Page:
Jim Hirsch, assistant superintendent of technology for the Plano Independent School District in Texas, also expressed concern.
“This reduction in educational technology spending will have more impact than the $55 million [figure], since federal grants typically have some type of matching source,” Hirsch said. “The actual reduction on educational technology programs will be more in the range of two to four times the ‘visible’ $55 million federal reduction.
“Even though the rhetoric points to assisting our most needy schools, reductions in educational technology may hit hardest there, since [these schools] have fewer alternative funding sources,” Hirsch added. “In addition, funds not allocated to challenge or research grants will diminish one of the few sources of research and development funding that schools have had access to for the purpose of developing and field-testing new concepts and tools.”
Overall, the U.S. Education Department would get an additional $4.6 billionthe largest increase of all the cabinetsunder Bush’s budget proposal, but only half of that money would go directly to schools.
Education Secretary Rod Paige explained that a large portion of the funding is allocated to solving management problems in the department.
The president’s education plan, No Child Left Behind, includes calls for high standards, accountability, and annual testing of all students in grades 3 to 8 in reading and math.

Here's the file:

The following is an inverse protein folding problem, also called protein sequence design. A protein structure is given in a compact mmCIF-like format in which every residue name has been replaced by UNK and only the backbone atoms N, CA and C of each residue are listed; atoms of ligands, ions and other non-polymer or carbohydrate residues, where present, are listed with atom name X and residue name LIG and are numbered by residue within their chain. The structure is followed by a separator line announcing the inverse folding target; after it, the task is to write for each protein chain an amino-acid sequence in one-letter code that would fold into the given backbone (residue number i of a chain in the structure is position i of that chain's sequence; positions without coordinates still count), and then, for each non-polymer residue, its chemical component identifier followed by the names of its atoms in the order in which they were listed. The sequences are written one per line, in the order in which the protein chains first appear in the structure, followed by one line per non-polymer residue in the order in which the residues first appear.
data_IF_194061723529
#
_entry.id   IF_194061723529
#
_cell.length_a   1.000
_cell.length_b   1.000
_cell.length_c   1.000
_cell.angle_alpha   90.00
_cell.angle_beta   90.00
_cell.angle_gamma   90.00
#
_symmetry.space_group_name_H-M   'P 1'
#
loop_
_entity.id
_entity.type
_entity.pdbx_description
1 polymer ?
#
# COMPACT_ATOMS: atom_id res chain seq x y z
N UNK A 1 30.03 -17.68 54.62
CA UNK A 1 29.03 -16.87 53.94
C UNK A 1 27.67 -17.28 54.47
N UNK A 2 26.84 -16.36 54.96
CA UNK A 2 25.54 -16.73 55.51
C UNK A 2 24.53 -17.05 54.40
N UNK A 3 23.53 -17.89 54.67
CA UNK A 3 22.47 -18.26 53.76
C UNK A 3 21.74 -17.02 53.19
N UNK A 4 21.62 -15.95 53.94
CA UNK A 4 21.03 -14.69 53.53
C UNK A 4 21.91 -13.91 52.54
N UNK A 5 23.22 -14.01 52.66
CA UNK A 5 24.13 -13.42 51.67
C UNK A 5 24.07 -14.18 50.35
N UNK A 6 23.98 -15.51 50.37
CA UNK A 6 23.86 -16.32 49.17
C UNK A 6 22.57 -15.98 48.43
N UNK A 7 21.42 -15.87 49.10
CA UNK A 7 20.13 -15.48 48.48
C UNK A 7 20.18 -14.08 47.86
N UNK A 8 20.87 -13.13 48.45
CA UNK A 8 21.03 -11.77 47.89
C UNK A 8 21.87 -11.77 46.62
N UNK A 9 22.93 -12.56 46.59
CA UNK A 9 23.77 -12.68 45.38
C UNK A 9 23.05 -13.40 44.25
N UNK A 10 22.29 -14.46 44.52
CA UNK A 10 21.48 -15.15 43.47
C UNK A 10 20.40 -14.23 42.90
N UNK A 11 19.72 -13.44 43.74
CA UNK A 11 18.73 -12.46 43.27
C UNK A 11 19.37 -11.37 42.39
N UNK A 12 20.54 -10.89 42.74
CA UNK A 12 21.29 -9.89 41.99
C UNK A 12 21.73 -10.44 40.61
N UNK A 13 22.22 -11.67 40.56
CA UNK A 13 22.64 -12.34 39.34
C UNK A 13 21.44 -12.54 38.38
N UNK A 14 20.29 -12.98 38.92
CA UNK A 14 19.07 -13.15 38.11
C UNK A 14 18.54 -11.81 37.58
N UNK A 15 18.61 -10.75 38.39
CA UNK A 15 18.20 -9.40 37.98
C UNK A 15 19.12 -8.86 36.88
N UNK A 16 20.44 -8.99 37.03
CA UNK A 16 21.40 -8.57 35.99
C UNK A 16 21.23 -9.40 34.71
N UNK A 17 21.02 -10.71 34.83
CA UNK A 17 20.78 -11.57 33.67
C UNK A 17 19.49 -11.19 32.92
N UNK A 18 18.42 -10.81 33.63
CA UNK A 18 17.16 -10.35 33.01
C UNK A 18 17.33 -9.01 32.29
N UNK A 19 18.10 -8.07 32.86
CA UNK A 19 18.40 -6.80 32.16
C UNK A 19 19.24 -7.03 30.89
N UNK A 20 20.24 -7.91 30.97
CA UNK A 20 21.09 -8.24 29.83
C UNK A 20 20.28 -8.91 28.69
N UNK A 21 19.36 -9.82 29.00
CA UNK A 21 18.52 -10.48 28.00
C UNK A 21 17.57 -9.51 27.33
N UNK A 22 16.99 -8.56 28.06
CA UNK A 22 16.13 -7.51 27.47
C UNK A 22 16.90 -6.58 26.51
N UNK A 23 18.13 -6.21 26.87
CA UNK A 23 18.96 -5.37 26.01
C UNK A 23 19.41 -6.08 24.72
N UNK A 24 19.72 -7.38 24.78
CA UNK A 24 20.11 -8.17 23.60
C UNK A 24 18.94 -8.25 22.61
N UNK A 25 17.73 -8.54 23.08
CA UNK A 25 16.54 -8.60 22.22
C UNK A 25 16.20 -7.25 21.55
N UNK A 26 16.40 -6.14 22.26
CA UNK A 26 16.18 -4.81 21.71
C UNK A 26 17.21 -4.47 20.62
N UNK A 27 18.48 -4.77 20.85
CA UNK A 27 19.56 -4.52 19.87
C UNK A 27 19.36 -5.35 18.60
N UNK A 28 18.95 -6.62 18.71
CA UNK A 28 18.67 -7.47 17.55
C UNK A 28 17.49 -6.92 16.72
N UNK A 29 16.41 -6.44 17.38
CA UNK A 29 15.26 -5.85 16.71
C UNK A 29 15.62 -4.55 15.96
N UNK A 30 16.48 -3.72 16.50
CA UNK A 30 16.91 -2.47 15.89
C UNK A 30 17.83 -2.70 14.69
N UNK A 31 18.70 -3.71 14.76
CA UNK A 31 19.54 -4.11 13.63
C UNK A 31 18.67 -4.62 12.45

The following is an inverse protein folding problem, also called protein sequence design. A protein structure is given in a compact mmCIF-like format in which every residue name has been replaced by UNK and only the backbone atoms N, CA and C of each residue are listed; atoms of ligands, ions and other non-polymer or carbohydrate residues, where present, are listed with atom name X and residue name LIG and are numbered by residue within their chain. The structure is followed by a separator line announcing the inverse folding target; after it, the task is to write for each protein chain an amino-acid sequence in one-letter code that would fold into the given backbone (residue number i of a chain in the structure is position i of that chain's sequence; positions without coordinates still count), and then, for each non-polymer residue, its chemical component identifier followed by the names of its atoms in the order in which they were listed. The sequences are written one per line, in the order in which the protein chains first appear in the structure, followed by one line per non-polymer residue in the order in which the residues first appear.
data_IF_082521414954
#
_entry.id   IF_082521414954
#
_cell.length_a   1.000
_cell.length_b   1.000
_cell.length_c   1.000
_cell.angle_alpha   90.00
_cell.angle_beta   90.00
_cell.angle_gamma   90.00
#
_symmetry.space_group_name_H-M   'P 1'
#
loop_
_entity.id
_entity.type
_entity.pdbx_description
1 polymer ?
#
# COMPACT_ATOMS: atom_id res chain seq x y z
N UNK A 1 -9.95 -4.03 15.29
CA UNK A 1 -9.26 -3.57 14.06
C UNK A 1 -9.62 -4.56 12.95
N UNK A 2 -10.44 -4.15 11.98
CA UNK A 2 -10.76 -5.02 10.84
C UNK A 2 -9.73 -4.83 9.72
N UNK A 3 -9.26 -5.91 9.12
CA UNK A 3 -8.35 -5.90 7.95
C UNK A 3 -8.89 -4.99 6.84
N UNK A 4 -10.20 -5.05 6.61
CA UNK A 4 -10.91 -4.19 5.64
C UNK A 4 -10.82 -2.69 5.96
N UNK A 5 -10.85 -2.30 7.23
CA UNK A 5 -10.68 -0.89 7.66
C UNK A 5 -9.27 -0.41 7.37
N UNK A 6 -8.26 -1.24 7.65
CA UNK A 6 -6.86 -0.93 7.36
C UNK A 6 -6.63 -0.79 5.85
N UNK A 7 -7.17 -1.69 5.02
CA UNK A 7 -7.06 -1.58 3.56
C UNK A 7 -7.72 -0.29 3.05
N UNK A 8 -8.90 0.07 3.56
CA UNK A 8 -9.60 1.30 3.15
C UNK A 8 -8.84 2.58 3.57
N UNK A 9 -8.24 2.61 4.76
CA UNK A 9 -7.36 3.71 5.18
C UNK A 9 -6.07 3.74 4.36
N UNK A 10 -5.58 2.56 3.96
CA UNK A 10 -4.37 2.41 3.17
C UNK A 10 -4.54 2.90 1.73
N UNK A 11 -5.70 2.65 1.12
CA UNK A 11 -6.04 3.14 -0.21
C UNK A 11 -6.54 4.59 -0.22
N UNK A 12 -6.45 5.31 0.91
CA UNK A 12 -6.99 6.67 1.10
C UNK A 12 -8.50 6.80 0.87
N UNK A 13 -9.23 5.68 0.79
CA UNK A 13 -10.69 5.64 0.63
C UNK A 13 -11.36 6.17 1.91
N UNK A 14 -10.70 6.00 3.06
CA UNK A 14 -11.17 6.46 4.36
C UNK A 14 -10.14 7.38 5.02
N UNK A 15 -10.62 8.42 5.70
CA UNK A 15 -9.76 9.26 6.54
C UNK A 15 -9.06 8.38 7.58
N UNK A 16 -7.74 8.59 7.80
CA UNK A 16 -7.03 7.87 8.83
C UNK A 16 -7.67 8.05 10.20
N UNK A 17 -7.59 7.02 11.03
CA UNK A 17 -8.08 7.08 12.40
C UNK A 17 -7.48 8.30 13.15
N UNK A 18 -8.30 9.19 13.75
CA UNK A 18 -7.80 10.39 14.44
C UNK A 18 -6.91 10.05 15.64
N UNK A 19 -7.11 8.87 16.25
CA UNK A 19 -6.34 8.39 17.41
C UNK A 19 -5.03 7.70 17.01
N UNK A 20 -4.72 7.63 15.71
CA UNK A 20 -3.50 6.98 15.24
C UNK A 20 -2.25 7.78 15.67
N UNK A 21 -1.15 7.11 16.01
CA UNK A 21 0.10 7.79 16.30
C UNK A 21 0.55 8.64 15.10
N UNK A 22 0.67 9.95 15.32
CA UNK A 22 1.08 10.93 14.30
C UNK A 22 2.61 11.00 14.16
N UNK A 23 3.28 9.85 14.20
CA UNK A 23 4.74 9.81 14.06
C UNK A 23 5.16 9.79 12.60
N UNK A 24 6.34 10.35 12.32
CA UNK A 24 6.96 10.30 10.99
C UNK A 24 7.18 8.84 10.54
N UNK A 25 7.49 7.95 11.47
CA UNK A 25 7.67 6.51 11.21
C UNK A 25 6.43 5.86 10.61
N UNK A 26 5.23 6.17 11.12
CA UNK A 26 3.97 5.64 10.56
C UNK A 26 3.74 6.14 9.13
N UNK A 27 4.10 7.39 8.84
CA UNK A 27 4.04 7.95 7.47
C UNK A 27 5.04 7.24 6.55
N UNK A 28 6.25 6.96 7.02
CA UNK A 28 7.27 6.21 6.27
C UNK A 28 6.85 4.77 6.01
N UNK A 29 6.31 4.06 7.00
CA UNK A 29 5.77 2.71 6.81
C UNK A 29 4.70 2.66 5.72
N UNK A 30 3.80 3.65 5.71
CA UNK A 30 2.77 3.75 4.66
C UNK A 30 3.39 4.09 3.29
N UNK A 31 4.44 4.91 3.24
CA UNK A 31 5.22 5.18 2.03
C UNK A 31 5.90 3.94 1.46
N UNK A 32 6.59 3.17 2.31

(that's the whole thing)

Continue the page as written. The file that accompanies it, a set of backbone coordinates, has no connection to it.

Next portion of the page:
These requests are reflected throughout Bush’s budget.
Funding for the 21st Century Community Learning Centers programwhich supports approximately 6,300 after-school programs for children in low-performing schoolswould remain at $846 million.
The budget would set aside $472 million for a new program called Choice Innovation State Grants to help schools implement innovative strategies for improving student achievement.
Bush’s plan earmarks $320 million to help states develop and use annual reading and math assessments for all students in grades 3 through 8. These funds aim to measure and assess student, school, and state progress.
To help school districts turn failing schools around, improve teacher quality, and make sure all students meet state standards, Bush asks for $9.1 billion in Title I grants, an increase of $459 million. Of these funds, $400 million would be dedicated to the lowest-performing schools.
The budget would reserve $900 million for Reading First state grants, a program that aims to help school districts start research-based reading programs for students in kindergarten through grade three. Paige said this figure more than triples the amount designated for reading last year.